The lawsuit brought by ex-Citi Forex trader Rohan Ramchandani against his former employer for alleged malicious prosecution continues at the New York Southern District Court. The parties keep arguing about discovery, as indicated by an exchange of letters between Ramchandani and Citi this week.
In a letter filed with the Court on March 18, 2022, Citi says that the former Forex trader is belatedly manufacturing discovery disputes.
Citi explains that, consistent with the Court’s guidance, it has produced, among other things:
- The entirety of its productions to the Department of Justice (DOJ) as well as all of Citi’s communications with the DOJ concerning the FX investigation;
- All of its communications with the United Kingdom Financial Conduct Authority (FCA) regarding Ramchandani;
- The documents produced in Plaintiff’s related United Kingdom Employment Tribunal Litigation (the “UK Employment Action”) commenced by Ramchandani for wrongful termination; and
- The documents identified in e-mail searches applying broad terms to eleven custodians, as described in Citi’s December 17, 2021 and January 27, 2022 letters.
In the meet and confers, Ramchandani demanded discovery from sixteen custodians, all of whom were already custodians in one or more of Citi’s prior productions described above. In addition, the plaintiff demanded production of all of Citi’s communications with every “agency and non-governmental entity” that “conducted an FX spot market investigation or made inquiries with respect thereto” anywhere in the United States, the United Kingdom, the European Union, Switzerland, Brazil or South Africa.
Plaintiff’s counsel rejected all of Citi’s offers of compromise and limitations on his requests, stating that he was unwilling to forego a single custodian or government regulator.
Citi says that Ramchandani’s positions are designed to create purported deficiencies where there should be none and foreclose Defendants’ ability to proceed with depositions that have been scheduled.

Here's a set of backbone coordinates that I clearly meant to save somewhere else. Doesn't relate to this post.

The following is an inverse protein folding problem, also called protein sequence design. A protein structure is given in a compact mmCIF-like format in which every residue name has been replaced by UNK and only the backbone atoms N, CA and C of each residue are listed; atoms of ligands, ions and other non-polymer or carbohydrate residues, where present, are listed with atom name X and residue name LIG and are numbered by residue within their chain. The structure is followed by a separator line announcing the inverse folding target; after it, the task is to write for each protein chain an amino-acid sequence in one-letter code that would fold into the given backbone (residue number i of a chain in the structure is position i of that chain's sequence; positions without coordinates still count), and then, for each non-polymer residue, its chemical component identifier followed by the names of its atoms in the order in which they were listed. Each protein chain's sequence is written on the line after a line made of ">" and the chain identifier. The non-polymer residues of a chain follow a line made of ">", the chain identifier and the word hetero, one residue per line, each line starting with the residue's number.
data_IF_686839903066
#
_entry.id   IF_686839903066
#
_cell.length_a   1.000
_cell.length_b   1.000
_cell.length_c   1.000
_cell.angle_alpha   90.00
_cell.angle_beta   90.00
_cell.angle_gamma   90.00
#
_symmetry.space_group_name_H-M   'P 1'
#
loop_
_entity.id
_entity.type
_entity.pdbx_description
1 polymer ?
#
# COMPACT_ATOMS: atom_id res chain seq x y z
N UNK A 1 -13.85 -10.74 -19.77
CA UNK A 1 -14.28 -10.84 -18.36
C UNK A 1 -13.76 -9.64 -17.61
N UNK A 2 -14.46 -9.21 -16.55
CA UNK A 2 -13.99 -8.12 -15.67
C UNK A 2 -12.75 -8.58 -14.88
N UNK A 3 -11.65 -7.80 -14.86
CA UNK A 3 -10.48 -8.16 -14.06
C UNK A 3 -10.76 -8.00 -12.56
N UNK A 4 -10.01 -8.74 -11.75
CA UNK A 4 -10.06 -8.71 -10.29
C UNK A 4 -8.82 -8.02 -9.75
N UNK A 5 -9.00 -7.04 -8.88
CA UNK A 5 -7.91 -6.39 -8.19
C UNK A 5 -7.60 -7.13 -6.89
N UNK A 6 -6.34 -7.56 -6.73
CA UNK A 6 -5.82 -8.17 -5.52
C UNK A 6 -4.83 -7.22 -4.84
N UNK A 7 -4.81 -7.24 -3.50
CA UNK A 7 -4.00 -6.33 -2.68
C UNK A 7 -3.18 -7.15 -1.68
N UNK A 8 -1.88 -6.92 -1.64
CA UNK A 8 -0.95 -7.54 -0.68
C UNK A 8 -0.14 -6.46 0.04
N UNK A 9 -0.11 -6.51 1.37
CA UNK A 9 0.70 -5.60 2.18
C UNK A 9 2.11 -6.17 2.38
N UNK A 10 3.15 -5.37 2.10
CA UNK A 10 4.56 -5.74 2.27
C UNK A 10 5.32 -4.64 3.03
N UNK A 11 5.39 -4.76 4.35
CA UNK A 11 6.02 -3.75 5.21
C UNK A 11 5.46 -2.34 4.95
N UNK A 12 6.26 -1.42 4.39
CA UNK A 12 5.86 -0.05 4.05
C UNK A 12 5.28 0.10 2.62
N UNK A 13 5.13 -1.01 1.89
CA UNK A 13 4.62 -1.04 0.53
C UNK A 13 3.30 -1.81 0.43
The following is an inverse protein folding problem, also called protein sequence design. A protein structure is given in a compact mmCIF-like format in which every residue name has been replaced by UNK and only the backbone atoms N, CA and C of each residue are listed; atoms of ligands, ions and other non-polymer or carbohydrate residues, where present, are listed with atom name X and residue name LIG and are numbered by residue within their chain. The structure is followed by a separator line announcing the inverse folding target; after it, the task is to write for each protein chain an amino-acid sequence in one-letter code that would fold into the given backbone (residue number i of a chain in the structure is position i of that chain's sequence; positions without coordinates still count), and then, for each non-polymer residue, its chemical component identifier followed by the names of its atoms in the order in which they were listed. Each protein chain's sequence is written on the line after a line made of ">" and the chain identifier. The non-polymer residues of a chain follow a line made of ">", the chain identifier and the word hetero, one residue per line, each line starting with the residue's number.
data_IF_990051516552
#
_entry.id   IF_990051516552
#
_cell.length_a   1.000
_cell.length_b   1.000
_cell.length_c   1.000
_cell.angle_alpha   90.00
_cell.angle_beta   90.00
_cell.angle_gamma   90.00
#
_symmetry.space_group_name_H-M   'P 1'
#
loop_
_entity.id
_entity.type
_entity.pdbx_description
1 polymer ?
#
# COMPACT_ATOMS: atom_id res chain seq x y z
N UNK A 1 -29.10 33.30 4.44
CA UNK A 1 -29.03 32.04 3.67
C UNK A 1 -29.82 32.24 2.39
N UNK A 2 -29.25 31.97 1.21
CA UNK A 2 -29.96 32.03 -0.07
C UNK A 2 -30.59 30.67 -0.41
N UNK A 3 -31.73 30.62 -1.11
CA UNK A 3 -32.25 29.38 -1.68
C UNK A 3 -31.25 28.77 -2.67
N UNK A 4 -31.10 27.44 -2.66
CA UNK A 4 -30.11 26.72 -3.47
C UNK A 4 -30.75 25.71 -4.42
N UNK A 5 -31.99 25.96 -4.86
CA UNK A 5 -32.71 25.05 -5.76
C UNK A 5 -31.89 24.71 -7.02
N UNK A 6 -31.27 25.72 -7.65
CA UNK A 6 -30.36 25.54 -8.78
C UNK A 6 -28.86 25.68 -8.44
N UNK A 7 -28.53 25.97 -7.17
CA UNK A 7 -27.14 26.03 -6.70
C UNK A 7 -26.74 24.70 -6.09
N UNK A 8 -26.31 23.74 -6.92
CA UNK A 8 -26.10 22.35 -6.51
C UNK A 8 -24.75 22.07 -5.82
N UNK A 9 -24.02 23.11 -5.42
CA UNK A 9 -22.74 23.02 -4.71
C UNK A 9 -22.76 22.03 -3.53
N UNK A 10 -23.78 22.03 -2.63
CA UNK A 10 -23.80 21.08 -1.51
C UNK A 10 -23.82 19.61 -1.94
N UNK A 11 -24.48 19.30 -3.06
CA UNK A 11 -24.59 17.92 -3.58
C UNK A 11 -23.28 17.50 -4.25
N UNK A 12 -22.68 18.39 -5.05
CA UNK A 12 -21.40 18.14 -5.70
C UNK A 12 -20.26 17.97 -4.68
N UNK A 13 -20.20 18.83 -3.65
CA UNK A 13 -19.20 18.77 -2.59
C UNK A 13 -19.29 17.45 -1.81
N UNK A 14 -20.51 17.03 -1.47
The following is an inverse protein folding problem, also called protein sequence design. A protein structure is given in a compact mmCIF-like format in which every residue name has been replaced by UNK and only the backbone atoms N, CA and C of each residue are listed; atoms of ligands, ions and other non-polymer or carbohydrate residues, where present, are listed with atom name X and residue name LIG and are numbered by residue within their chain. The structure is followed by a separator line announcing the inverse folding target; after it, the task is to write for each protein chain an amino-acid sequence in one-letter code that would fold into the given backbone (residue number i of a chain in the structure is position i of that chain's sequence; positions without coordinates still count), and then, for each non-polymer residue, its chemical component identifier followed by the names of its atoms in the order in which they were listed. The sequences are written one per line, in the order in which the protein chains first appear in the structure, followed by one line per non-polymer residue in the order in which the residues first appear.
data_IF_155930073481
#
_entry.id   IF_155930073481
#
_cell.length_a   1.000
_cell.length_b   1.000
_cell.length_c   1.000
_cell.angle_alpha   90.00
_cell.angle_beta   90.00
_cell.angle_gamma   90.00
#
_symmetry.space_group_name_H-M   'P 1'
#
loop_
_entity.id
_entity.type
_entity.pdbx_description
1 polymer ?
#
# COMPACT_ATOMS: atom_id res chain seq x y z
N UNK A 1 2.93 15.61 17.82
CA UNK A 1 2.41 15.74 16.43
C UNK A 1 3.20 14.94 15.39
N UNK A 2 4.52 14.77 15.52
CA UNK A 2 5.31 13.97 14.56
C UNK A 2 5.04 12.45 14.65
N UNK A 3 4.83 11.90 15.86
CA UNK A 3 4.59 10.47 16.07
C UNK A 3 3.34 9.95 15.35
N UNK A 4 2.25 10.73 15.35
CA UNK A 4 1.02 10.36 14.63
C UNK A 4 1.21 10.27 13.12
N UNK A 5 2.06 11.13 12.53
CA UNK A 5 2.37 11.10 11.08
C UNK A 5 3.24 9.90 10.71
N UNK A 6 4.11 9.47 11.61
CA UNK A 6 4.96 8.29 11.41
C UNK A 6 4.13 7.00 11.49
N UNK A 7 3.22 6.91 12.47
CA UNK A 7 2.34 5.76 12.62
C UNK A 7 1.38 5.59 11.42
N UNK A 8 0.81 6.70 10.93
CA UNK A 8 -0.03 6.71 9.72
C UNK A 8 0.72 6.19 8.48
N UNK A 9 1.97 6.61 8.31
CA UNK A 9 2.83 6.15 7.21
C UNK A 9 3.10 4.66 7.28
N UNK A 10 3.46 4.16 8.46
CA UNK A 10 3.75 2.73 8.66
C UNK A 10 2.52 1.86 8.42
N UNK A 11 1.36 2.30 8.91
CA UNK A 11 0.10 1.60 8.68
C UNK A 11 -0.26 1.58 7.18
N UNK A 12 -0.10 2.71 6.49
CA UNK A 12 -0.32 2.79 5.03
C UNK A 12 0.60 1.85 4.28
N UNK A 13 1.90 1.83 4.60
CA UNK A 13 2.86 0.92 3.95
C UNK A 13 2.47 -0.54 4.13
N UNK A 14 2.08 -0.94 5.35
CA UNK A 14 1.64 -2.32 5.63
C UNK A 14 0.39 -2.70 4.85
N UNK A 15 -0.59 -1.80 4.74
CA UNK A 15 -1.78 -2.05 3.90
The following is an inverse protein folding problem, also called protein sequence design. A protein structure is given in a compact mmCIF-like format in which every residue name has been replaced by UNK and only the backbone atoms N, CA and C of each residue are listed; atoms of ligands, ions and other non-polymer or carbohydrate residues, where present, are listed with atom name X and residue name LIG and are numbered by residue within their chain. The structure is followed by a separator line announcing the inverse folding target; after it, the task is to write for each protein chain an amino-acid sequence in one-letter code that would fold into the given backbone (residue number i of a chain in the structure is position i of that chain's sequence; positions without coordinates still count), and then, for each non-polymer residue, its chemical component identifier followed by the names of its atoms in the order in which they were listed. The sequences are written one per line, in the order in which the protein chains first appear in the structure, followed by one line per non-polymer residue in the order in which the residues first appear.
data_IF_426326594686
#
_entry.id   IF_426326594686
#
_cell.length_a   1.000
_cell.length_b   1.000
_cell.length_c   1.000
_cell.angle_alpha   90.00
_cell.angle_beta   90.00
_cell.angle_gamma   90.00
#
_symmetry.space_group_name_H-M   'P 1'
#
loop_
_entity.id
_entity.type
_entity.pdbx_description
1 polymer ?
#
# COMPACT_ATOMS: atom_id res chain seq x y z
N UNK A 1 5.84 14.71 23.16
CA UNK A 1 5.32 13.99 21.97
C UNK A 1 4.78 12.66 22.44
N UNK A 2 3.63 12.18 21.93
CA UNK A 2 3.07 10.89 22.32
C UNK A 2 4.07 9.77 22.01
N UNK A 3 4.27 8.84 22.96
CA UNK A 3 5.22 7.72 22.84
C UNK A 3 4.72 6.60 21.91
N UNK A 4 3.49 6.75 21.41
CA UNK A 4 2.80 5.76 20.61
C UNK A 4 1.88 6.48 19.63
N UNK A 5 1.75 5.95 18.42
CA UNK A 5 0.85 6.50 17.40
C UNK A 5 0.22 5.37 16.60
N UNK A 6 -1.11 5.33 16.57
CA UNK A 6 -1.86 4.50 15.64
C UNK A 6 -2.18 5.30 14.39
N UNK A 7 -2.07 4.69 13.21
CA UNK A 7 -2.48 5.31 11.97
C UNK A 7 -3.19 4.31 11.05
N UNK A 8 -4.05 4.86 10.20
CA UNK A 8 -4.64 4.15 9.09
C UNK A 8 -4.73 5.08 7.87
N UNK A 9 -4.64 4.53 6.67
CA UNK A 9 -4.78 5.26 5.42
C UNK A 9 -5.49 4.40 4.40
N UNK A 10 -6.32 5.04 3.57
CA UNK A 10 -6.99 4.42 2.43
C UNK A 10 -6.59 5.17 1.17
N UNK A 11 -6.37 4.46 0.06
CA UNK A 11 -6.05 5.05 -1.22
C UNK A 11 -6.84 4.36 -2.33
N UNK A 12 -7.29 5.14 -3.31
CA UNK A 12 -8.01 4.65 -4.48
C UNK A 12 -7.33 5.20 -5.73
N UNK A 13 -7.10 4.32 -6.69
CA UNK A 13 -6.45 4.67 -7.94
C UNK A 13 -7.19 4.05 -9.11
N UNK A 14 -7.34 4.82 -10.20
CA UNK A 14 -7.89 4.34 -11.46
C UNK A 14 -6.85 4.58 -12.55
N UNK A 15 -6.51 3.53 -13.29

In this regard, all of the DOJ-related discovery is complete (including the DOJ’s production of documents pursuant to the parties’ respective Touhy requests), and, in light of the broad productions of documents which Citi has made to Plaintiff, there are no additional categories of documents Plaintiff needs in order to proceed with the scheduled depositions (the DOJ deposition is scheduled for March 25, 2022, Ramchandani’s deposition is scheduled for March 31, 2022, and a non-party witness (Jeffrey Feig) is scheduled for April 4, 2022).
Citi argues that Ramchandani fails to put forth a viable basis to compel further document discovery or stay the depositions, and discovery should be permitted to proceed on schedule without the need for a further extension of the discovery cutoff.
Let’s recall that Ramchandani brought this action against Citibank, his former employer. The Complaint alleges one count of malicious prosecution stemming, among other things, from Citi’s disclosure of information about Ramchandani to, and other communications with, the DOJ in connection with an investigation into a purported criminal antitrust conspiracy arising out of Ramchandani’s role as trader in FX spot markets, and specifically the EUR/USD FX Spot market, on behalf of Citi.
As detailed in the Complaint, Ramchandani alleges, among other things, that:
- Citi made materially misleading statements regarding Ramchandani, and provided materially misleading accounts of Ramchandani’s conduct, to the DOJ, which played an actionable role in the commencement of the DOJ’s putative criminal case against Ramchandani;
- Citi knew that the statements and accounts it provided were materially misleading and that Ramchandani had not engaged in criminal antitrust violations; and
- Citi acted with malice, within the meaning of governing law. Including by falsely identifying Ramchandani (whom Citi knew was not culpable for a criminal antitrust violation) as the single purported wrongdoer within Citi, thereby, among other things, diverting attention from other actually culpable conduct within Citi.